Non-commercial “organic” or “pastured” eggs may not be celebrity perfect but are beautiful in their organic irregularity: varying sizes, shapes, texture, and even color! You may discover during certain times of the year that their yolks are deeper yellow than others and super rich. You may also find less of these nutrient-dense eggs are needed to satiate your protein fix.

While these eggs may not come in fancy packaging or bear long-winded descriptions, they will be just what they say they are – and that is the real deal!


Since when did buying eggs become so confusing? There are countless specialty labels on egg cartons to choose from, but it is important to understand each label clearly to find out what is really in your eggs. Even the popular egg terms of cage-free and free-range may be misleading since the USDA allows these egg producers to label their eggs as such as long as the chickens are not kept in small battery cages. Still, this does not mean that cage-free eggs come from chickens roaming a pasture; the chickens could still be in undesirable conditions without sunlight so that your eggs are severely lacking in vitamin D. The best choice by far to get the nutrition you need from your daily egg is to look for non-commercial organic or pastured eggs for a healthy dose of protein and a nutritious boost to your breakfast!



About lauriesfoodblog

I work with many different clients on a host of issues that range from the general to the particular. I am a blogger, contributor to health newsletters, speaker and can be heard on numorous radio and streaming talkshows. I see nutrition as a gateway to autonomy for some; the next logical step for others; a honing of one's intuition; a furthering of one's self-exploration; an oportunity to heal and seal; an invitation to live one's best life. Sometimes my clients desire to focus solely on the nutritional aspects of my counseling, other times it is the emotional/energetic concerns that form our sessions, and often there is some of both. The mind/body connection is a powerful dialogue that only improves as we improve our diet lifestyle. I received my B. A. with a double major in history of mathematics and science/philosophy (ethics, metaphysics and political theory) and a minor in classical studies and comparative literature from St. John's College in Santa Fe, New Mexico. I received my training in holistic nutrition from the Institute for Integrative Nutrition (with support from SUNY Purchase, NY). I am a member of the American Association of Drugless Practitioners. At IIN, I trained in more than one hundred dietary theories and studied a variety of practical lifestyle coaching methods. Drawing on this knowledge, I will help you create a completely personalized “roadmap to health” that suits your unique body, lifestyle, preferences, and goals. I offer a green/yellow/red program that allows you to choose the most comfortable pace to your chosen health and wellness desires. I've worn many hats in my professional life but I've always had a natural propensity for health and wellness. As a 20-plus year real food advocate, speaker, writer and blogger on this topic, I am passionate about healthy living. During my college years, I worked at a perma culture center, health food store in the supplement department and saitan maker (one of only three in New Mexico at the time) and I was very active in the alternative food community. Upon graduation, I entered the entertainment field where I worked primarily as a producer. All the while continuing my studies and exploration of diet, nutrition and the mind-body connection, I was known to provide vegetarian catering (much to the dismay of my union workers), have tea tree oil or fresh juice on hand for any cast or crew in need. While some diet experiences were more short lived than others, I have tried my hand at being a fruitarian, vegetarian and vegan though now consider myself a "selectarian" or "flexatarian". I've explored raw food diets, fasts and cleanses of many varieties including pancha karma, a five-day ayurvedic cleanse and BodyEcology stage one and two (not so much a cleanse as a lifestyle). My study and application of "primary food" (see approach) modalities is also rich and extensive. Having been an executive producer for a streaming media production company, A Doctor In Your House, I've worked intimately with many celebrities who've grappled with health issues. During this time, I spent a year with Carnie Wilson, directing a documentary about her struggles with obesity as she embarked on laparoscopic bypass surgery. This tenure gave me firsthand exposure to the personal struggles, challenges and insights garnered from these experiences and allowed me to better understand what worked and what disappointed. I also defined more fully my preference for holistic care as its own approach or as a compliment to traditional western medicine. As co-founder of a national non-profit, F3C (Farm Food Freedom Coalition, farmfoodfreedom.org) that serves to educate and protect the rights of individual farmers, artisans and consumers, I am well-versed regarding current food quality compromises. I can help you navigate the often politically challenging and commercially deceptive food system so you can access truly nutrient dense foods from producers committed to sustainable and healthy food practices. As Director of Communications for IRT (Insitutite Responsible Technology, responsibletechnology.org) that is a leader in GMO education, outreach and awareness campaigns, I am at the fore of GMO developements and integrate this knowledge into my practice as well as share this comprehensive education with my clients. I have worn many hats (producer in the entertainment industry for 13 years, owner of an organic lavender private label and retail company that furnished the hotel, spa and yoga communities, writer and work with energetics). I am also a home-birthing, non-vaccinating, long term breast feeding, hands-on mother who is a real foods writer/blogger and a whole foods supporter for over 20 years. I have always had a penchant for whole, enzymatically intact, organic foods and have explored many diet modalities. During my college years I worked in a health food store, permaculture center and was one of only three setain makers supplying New Mexico at the time. Having carried bottled water when I was in grade school, before it was trendy and before the truth of plastic was understood, my passion for health and wellness runs deep. I love learning about all food theories and modalities and am a research fiend! I view myself as an ever changing work-in-progress and am always experimenting, tweaking and adjusting my well-being lifestyle and that of my family’s. To learn more about me please go to: http://lcphealthworks.com/about-1 To join my newsletter or for one-on-one, group counseling, in-home demos, shopping tours, revisions for home, body care and diet lifestyle or for lecture requests please visit www.lcphealthworks.com.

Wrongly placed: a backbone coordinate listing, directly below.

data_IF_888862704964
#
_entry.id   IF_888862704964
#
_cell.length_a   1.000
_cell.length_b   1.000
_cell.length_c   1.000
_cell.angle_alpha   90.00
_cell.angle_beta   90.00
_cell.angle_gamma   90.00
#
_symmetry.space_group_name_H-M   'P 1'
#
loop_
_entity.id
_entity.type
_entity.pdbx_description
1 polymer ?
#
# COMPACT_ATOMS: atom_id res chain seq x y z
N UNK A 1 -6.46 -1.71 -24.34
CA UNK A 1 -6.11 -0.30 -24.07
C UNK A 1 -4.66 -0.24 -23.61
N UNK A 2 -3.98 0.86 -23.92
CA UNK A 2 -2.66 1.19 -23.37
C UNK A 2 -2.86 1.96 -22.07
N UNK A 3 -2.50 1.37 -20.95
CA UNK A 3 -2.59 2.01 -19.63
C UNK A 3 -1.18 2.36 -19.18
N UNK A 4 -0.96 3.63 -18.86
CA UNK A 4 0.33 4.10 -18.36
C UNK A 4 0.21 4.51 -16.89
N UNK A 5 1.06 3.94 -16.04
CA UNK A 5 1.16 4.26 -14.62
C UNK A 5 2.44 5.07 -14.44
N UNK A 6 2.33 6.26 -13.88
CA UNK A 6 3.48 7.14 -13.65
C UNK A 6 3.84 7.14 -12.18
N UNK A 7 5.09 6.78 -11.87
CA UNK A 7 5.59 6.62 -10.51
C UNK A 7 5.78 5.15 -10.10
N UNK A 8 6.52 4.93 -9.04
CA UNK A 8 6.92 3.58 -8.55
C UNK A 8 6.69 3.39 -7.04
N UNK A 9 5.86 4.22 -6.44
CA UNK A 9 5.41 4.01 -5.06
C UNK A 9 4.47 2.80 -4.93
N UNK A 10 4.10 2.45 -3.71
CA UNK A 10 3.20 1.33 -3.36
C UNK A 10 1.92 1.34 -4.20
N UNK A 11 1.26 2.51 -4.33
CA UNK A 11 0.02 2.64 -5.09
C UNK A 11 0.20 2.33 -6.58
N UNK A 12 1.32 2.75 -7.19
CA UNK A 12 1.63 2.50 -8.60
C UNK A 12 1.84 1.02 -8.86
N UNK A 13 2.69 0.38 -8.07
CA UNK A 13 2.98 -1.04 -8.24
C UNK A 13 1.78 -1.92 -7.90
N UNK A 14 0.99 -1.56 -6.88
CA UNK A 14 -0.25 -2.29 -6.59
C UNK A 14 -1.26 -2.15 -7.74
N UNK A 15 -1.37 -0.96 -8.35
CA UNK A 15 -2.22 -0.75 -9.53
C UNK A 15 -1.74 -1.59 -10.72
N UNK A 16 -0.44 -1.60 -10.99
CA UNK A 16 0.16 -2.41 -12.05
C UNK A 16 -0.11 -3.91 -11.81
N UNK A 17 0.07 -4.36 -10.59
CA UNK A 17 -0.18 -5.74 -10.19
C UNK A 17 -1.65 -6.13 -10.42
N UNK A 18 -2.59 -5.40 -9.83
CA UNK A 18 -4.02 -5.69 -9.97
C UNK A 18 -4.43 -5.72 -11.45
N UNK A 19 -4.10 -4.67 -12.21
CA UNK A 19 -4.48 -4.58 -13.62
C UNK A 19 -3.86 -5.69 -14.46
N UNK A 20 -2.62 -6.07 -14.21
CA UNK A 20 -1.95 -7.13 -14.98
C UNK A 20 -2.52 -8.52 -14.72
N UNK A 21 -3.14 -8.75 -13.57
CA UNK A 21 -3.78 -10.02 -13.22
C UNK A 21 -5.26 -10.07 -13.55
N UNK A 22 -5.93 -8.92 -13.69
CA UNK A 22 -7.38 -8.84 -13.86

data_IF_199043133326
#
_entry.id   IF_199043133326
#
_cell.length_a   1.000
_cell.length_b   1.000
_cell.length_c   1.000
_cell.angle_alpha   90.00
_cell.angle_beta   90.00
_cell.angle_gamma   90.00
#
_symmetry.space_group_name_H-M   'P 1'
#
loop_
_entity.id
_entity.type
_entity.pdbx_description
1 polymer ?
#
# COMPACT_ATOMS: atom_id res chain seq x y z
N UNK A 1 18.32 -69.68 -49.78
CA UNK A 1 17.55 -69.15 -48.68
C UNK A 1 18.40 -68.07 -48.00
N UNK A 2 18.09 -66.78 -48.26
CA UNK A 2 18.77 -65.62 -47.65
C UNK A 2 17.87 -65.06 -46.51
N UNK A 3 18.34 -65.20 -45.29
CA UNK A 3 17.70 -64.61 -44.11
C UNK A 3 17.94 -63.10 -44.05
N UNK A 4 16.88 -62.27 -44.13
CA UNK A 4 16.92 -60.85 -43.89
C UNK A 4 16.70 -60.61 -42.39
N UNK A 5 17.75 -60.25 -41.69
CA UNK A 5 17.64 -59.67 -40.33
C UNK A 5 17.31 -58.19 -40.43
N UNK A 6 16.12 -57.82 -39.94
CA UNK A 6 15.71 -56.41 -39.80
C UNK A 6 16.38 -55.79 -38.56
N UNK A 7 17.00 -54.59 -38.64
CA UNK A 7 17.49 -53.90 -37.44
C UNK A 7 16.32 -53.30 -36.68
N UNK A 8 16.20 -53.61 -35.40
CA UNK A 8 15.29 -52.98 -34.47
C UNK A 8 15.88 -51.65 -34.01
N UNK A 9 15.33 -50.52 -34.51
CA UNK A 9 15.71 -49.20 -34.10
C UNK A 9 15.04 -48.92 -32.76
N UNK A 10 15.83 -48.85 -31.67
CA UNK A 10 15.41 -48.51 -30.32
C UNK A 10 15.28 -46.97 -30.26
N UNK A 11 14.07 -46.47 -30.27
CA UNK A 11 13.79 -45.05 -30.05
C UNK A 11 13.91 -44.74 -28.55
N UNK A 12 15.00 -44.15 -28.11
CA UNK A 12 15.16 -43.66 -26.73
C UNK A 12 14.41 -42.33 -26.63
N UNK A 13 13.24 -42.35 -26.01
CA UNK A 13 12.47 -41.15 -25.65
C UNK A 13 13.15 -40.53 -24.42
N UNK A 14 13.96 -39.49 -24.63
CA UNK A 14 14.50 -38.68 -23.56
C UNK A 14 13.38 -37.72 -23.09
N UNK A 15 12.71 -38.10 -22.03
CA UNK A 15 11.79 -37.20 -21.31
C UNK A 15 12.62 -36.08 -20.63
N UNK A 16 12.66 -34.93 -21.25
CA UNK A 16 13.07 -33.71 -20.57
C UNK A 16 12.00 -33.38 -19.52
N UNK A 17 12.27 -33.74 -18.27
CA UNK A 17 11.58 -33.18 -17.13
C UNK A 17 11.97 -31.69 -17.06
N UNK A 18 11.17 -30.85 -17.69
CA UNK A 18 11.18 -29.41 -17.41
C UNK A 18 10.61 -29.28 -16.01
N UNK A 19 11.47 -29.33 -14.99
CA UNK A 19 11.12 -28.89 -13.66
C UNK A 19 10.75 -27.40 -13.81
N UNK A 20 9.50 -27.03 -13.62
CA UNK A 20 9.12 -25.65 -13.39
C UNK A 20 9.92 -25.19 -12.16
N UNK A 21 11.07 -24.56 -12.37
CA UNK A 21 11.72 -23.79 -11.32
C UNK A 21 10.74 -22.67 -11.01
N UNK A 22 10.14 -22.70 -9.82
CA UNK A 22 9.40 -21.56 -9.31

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8 Responses to What’s Really In Your Eggs?

  1. Great research and dissemination. Disappointing information. Life is so tough these days! Thanks.

  2. Jill says:

    I feel so fortunate to have recently found a source (friends from church) for pastured, home-raised eggs for only $2 a dozen! This is while I wait for my own flock to mature, which, though I purchased pullets, half of them are maturing into roosters. I intended to have a dozen hens, because our family eats three dozen eggs a week, so I may have to continue to purchase eggs from my neighbor even when my own start laying.

  3. Laura Mayer says:

    What about eggs that are “certified humane”? Would this be similar to “pastured”?

    Great article; thanks for sharing!!

    • Hi Laura: You really need to call the producer to ask what they mean by humane as this can be loosely translated…they could be pastured but grain fed…etc…I would call, if they aren’t willing (even excited) to share, I’d take that as a sign. Also, be sure, if they do feed grain that it’s GMO free and these days it would be best to avoid all soy and corn, even “organic”.
      Best, Laurie
      PS thanks for the feedback!

  4. Corie says:

    Ok, but what do we do when there is 6 feet of snow on the ground?

  5. Kathy Thompson says:

    Chickens love love love table scraps–we used to give ours anything that the dogs didn’t want.Don’t worry, they’ll compost it for you, just make sure you compost their manure really well as it is very hot! A little goes a long way, and of course you won’t want to give them compost that they’ve contributed to. In winter we also gave them red chile seeds, and carried hot water out to them twice a day to keep them warm. They probably won’t lay in winter unless you keep a light on in the henhouse.